Blooming beside our eaves, the charm of her youth and beauty,
And maiden pureness of heart, to quicken their flush and
Ah! where does she dwell to-day, our dear little vanished sister?
FANCIES OF ANOTHER FAITH
(1) I sought in the place of graves the tomb of my vanished
From ancient cedars above there rippled a wild doves cry.
(2) Perhaps a freak of the wind-yet perhaps a sign of
This fall of a single leaf on the water I pour for the dead.
(3)I whispered a prayer at the grave: a butterfly rose and
Thy spirit, perhaps, dear friend!…
IN A CEMETERY AT NIGHT
This light of the moon that plays on the water I pour for the
Differs nothing at all from the moonlight of other years.
AFTER LONG ABSENCE
The garden that once I loved, and even the hedge of the garden,—
All is changed and strange: the moonlight only is faithful;—
The moon along remembers the charm of the time gone by!
MOONLIGHT ON THE SEA
O vapory moon of spring!—would that one plunge into ocean
Could win me renewal of life as a part of thy light on the
Whither now should! look?—where is the place of parting?
Boundaries all have vanished;—nothing tells of direction:
Only the waste of sea under the shining moon!
Wafted into my room, the scent of the flowers of the plum-tree
Changes my broken window into a source of delight.
(1) Faded the clover now;—sere and withered the grasses:
What dreams the matsumushi(1) in the desolate autumn-fields?
(2) Strangely sad, I thought, sounded the bell of evening;—
Haply that tone proclaimed the night in which autumn dies!
(3)Viewing this autumn-moon, I dream of my native village
Under the same soft light,—and the shadows about my home.
1 A musical cricket—calyptotryphus marmoratus.
IN TIME OF GRIEF, HEARING A SEMI (CICADA)
Only "I," "I,"—the cry of the foolish semi!
Any one knows that the world is void as its cast-off shell.
ON THE CAST-OFF SHELL OF A SEMI
Only the pitiful husk!… O poor singer of summer,
Wherefore thus consume all thy body in song?
SUBLIMITY OF INTELLECTUAL POWER
The mind that, undimmed, absorbs the foul and the pure together—
Call it rather a sea one thousand fathoms deep!(2)
2. This is quite novel in its way,—a product of the University:
the original runs thus:—
Sumêru mo tomo ni
Chi-hiro no umi no
Mad waves devour The rocks: I ask myself in the darkness,
"Have I become a god?" Dim is The night and wild!
"Have I become a god?"—that is to say, "Have I died?—am I only
a ghost in this desolation?" The dead, becoming kami or gods, are
thought to haunt wild solitudes by preference.
The poems above rendered are more than pictorial: they suggest
something of emotion or sentiment. But there are thousands of
pictorial poems that do not; and these would seem mere
insipidities to a reader ignorant of their true purpose. When you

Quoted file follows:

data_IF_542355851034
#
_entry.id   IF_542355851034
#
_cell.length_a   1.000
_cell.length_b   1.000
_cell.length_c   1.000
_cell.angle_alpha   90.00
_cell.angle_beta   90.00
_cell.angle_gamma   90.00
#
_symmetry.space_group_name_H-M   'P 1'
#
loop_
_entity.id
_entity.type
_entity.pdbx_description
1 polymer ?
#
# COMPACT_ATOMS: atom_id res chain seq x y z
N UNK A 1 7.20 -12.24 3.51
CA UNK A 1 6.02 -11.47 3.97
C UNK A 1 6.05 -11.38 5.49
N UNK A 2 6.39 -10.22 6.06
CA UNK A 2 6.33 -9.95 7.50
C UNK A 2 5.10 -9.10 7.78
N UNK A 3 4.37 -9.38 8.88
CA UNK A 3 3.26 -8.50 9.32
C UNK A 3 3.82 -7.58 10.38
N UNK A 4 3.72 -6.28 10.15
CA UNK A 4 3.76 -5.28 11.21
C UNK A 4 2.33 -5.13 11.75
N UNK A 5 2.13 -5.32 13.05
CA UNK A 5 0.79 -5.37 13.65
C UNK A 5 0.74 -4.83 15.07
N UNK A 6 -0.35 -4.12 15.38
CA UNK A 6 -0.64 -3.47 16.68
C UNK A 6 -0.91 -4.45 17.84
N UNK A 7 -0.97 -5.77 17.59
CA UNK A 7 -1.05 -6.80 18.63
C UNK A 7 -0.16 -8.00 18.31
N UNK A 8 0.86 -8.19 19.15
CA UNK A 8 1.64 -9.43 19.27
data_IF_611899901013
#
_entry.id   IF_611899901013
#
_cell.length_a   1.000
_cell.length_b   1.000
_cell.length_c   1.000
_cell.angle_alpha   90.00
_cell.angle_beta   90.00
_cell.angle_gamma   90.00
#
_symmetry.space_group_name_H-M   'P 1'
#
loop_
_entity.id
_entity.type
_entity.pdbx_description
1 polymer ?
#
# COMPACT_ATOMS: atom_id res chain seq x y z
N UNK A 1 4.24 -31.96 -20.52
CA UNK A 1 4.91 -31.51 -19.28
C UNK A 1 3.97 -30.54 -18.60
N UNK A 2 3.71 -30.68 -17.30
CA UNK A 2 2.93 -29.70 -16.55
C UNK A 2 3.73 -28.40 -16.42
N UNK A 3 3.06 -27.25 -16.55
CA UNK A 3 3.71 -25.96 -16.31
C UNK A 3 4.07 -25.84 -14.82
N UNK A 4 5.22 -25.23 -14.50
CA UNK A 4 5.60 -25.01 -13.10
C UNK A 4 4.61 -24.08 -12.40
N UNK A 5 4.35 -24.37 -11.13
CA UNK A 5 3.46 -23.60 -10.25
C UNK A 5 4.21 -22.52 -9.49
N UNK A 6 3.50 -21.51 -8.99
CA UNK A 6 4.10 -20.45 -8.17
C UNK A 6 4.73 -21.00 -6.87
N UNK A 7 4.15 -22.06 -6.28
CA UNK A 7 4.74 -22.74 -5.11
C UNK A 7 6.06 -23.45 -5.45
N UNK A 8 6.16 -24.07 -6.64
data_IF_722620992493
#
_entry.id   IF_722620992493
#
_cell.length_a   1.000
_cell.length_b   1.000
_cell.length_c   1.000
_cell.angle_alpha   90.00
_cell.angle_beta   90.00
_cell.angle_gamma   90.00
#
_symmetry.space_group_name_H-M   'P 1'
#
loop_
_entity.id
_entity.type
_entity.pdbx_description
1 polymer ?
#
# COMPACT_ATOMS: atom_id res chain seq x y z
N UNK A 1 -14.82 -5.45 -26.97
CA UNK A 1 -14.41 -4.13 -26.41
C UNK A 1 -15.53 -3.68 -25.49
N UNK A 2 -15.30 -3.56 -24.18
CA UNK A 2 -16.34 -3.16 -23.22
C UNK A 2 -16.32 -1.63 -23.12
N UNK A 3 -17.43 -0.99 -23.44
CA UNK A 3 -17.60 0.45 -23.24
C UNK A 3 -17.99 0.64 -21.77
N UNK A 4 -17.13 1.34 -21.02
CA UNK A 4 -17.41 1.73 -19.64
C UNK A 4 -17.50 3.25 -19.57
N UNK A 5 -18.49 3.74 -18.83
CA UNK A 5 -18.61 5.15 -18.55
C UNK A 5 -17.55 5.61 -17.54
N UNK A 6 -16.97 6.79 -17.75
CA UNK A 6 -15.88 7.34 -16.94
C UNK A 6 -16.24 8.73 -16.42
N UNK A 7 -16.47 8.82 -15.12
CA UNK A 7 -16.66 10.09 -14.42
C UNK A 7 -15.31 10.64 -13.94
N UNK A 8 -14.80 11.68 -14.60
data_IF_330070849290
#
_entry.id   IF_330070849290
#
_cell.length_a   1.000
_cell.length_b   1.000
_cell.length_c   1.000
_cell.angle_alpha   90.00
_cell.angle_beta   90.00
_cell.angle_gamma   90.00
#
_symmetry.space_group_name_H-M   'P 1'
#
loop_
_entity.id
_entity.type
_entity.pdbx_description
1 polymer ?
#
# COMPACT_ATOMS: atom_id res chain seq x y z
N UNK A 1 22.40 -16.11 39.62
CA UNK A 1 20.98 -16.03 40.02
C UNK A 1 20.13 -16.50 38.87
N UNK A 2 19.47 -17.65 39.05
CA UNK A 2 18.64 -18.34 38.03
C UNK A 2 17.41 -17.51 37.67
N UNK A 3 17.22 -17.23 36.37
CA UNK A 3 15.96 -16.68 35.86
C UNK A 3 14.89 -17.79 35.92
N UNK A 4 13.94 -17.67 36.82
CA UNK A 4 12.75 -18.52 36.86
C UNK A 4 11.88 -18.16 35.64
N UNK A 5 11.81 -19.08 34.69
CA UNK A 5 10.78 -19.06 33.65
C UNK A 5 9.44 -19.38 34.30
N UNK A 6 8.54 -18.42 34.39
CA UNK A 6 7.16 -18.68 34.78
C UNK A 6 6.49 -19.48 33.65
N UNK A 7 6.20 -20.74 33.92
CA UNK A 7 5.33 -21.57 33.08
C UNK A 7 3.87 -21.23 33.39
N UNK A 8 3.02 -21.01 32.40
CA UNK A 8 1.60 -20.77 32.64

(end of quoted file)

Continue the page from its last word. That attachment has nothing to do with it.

learn that some exquisite text of gold means only, "Evening-
sunlight on the wings of the water-fowl,"—or,"Now in my garden
the flowers bloom, and the butterflies dance,"—then your first
interest in decorative poetry is apt to wither away. Yet these
little texts have a very real merit of their own, and an intimate
relation to Japanese aesthetic feeling and experience. Like the
pictures upon screens and fans and cups, they give pleasure by
recalling impressions of nature, by reviving happy incidents of
travel or pilgrimage, by evoking the memory of beautiful days.
And when this plain fact is fully understood, the persistent
attachment of modern Japanese poets—notwithstanding their
University training—to the ancient poetical methods, will be
found reasonable enough.
I need offer only a very few specimens of the purely pictorial
poetry. The following—mere thumb-nail sketches in verse—are of
Kane mono iwazu;
—"Old temple: bell voiceless; cherry-flowers fall."
MORNING AWAKENING AFTER A NIGHT'S REST IN A TEMPLE
Taki no oto.
—"In the mountain-temple the paper mosquito-curtain is lighted
by the dawn: sound of water-fall."
Yuki no mura;
"Snow-village;—cocks crowing;—white dawn."
Let me conclude this gossip on poetry by citing from another
group of verses—also pictorial, in a certain sense, but chiefly
remarkable for ingenuity—two curiosities of impromptu. The first
is old, and is attributed to the famous poetess Chiyo. Having
been challenged to make a poem of seventeen syllables referring
to a square, a triangle, and a circle, she is said to have
Kaya no te wo
—"Detaching one corner of the mosquito-net, lo! I behold the
moon!" The top of the mosquito-net, suspended by cords at each of
its four corners, represents the square;—letting down the net at
one corner converts the square into a triangle;—and the moon
represents the circle.
The other curiosity is a recent impromptu effort to portray, in
one verse of seventeen syllables, the last degree of devil-may-
care-poverty,—perhaps the brave misery of the wandering
student;—and I very much doubt whether the effort could be
Kagashi no kasa ni
Ame kyu nari.
—"Heavily pours the rain on the hat that I stole from the